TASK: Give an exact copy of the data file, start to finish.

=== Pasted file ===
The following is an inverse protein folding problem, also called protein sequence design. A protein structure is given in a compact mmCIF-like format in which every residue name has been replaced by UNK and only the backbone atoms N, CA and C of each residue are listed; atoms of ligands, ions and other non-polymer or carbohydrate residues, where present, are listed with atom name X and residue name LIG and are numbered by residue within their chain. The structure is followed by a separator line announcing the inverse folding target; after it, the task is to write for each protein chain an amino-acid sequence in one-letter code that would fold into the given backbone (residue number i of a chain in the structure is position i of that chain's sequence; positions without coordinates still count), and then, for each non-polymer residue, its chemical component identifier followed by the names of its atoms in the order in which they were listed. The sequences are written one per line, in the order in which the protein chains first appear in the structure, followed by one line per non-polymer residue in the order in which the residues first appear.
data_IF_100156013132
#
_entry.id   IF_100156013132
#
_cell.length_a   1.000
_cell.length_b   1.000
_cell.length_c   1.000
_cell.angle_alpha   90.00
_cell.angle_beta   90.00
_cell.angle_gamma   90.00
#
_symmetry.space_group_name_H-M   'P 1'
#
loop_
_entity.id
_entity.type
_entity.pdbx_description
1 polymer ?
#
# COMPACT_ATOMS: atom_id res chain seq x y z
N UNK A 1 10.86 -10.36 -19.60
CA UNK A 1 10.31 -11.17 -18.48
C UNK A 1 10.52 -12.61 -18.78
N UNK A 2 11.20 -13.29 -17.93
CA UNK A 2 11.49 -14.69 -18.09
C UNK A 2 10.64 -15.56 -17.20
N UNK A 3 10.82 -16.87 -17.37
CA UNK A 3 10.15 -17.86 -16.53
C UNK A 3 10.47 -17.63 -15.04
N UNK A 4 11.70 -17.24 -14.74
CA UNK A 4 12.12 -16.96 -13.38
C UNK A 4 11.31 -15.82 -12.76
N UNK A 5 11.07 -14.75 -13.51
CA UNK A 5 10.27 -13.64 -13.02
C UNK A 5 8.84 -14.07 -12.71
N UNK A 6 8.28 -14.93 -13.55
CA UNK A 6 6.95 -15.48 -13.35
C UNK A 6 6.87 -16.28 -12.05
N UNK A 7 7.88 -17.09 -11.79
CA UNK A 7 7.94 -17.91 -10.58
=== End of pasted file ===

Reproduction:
The following is an inverse protein folding problem, also called protein sequence design. A protein structure is given in a compact mmCIF-like format in which every residue name has been replaced by UNK and only the backbone atoms N, CA and C of each residue are listed; atoms of ligands, ions and other non-polymer or carbohydrate residues, where present, are listed with atom name X and residue name LIG and are numbered by residue within their chain. The structure is followed by a separator line announcing the inverse folding target; after it, the task is to write for each protein chain an amino-acid sequence in one-letter code that would fold into the given backbone (residue number i of a chain in the structure is position i of that chain's sequence; positions without coordinates still count), and then, for each non-polymer residue, its chemical component identifier followed by the names of its atoms in the order in which they were listed. The sequences are written one per line, in the order in which the protein chains first appear in the structure, followed by one line per non-polymer residue in the order in which the residues first appear.
data_IF_100156013132
#
_entry.id   IF_100156013132
#
_cell.length_a   1.000
_cell.length_b   1.000
_cell.length_c   1.000
_cell.angle_alpha   90.00
_cell.angle_beta   90.00
_cell.angle_gamma   90.00
#
_symmetry.space_group_name_H-M   'P 1'
#
loop_
_entity.id
_entity.type
_entity.pdbx_description
1 polymer ?
#
# COMPACT_ATOMS: atom_id res chain seq x y z
N UNK A 1 10.86 -10.36 -19.60
CA UNK A 1 10.31 -11.17 -18.48
C UNK A 1 10.52 -12.61 -18.78
N UNK A 2 11.20 -13.29 -17.93
CA UNK A 2 11.49 -14.69 -18.09
C UNK A 2 10.64 -15.56 -17.20
N UNK A 3 10.82 -16.87 -17.37
CA UNK A 3 10.15 -17.86 -16.53
C UNK A 3 10.47 -17.63 -15.04
N UNK A 4 11.70 -17.24 -14.74
CA UNK A 4 12.12 -16.96 -13.38
C UNK A 4 11.31 -15.82 -12.76
N UNK A 5 11.07 -14.75 -13.51
CA UNK A 5 10.27 -13.64 -13.02
C UNK A 5 8.84 -14.07 -12.71
N UNK A 6 8.28 -14.93 -13.55
CA UNK A 6 6.95 -15.48 -13.35
C UNK A 6 6.87 -16.28 -12.05
N UNK A 7 7.88 -17.09 -11.79
CA UNK A 7 7.94 -17.91 -10.58